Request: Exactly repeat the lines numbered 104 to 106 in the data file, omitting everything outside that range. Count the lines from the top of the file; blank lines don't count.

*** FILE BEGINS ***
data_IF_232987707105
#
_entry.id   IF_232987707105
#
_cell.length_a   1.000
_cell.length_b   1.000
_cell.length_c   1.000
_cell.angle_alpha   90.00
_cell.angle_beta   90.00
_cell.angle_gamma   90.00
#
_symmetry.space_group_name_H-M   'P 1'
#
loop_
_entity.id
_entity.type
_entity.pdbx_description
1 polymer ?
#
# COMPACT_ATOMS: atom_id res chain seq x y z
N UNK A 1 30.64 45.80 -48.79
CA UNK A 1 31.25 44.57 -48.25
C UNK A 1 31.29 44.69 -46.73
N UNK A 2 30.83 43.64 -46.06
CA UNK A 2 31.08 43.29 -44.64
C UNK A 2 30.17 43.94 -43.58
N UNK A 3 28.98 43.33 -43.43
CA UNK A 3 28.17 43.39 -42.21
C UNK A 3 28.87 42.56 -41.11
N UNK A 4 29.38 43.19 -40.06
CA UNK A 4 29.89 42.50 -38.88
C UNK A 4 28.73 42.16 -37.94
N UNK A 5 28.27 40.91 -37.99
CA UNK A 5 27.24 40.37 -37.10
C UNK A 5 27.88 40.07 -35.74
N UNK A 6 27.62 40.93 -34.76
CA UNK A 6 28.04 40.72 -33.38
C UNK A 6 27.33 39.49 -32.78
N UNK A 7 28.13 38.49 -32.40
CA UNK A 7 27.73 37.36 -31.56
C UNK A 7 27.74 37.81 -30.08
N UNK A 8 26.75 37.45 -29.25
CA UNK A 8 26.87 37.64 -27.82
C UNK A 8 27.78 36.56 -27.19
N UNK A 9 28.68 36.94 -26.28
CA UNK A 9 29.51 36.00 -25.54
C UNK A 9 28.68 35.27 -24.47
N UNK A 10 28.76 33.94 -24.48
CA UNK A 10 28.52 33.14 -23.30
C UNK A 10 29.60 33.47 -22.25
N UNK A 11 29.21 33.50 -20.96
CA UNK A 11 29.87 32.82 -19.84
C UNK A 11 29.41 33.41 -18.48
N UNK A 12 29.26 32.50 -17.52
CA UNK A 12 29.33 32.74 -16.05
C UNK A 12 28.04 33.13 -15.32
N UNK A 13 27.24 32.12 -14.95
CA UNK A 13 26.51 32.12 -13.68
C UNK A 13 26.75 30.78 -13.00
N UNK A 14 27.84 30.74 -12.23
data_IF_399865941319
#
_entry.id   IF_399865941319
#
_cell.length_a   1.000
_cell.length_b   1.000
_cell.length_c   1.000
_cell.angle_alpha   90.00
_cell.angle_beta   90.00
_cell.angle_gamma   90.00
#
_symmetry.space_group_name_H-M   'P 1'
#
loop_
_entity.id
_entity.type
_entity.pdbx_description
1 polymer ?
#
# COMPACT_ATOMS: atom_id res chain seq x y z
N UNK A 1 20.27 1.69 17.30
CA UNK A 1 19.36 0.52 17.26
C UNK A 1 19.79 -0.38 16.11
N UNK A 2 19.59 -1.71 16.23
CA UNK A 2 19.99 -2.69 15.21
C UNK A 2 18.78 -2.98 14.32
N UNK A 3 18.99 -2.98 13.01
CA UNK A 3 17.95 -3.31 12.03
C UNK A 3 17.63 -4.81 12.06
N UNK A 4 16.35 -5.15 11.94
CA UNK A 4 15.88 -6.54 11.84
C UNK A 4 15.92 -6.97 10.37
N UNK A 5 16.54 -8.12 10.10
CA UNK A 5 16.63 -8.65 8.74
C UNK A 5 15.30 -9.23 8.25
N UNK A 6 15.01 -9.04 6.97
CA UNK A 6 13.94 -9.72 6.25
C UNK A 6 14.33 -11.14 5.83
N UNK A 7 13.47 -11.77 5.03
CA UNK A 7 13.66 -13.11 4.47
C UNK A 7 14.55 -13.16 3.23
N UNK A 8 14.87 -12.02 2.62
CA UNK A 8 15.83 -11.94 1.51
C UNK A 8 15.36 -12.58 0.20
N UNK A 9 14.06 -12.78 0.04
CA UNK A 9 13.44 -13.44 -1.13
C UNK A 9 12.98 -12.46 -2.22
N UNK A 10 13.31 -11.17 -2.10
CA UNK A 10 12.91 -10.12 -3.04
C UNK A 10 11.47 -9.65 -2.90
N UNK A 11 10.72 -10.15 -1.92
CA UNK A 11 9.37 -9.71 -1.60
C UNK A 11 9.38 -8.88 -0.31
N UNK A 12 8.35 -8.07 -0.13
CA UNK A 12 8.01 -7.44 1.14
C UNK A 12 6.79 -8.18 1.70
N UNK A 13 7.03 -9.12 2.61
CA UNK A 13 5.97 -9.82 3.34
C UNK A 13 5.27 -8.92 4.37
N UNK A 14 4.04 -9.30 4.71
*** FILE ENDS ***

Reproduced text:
C UNK A 8 15.36 -12.58 0.20
N UNK A 9 14.06 -12.78 0.04
CA UNK A 9 13.44 -13.44 -1.13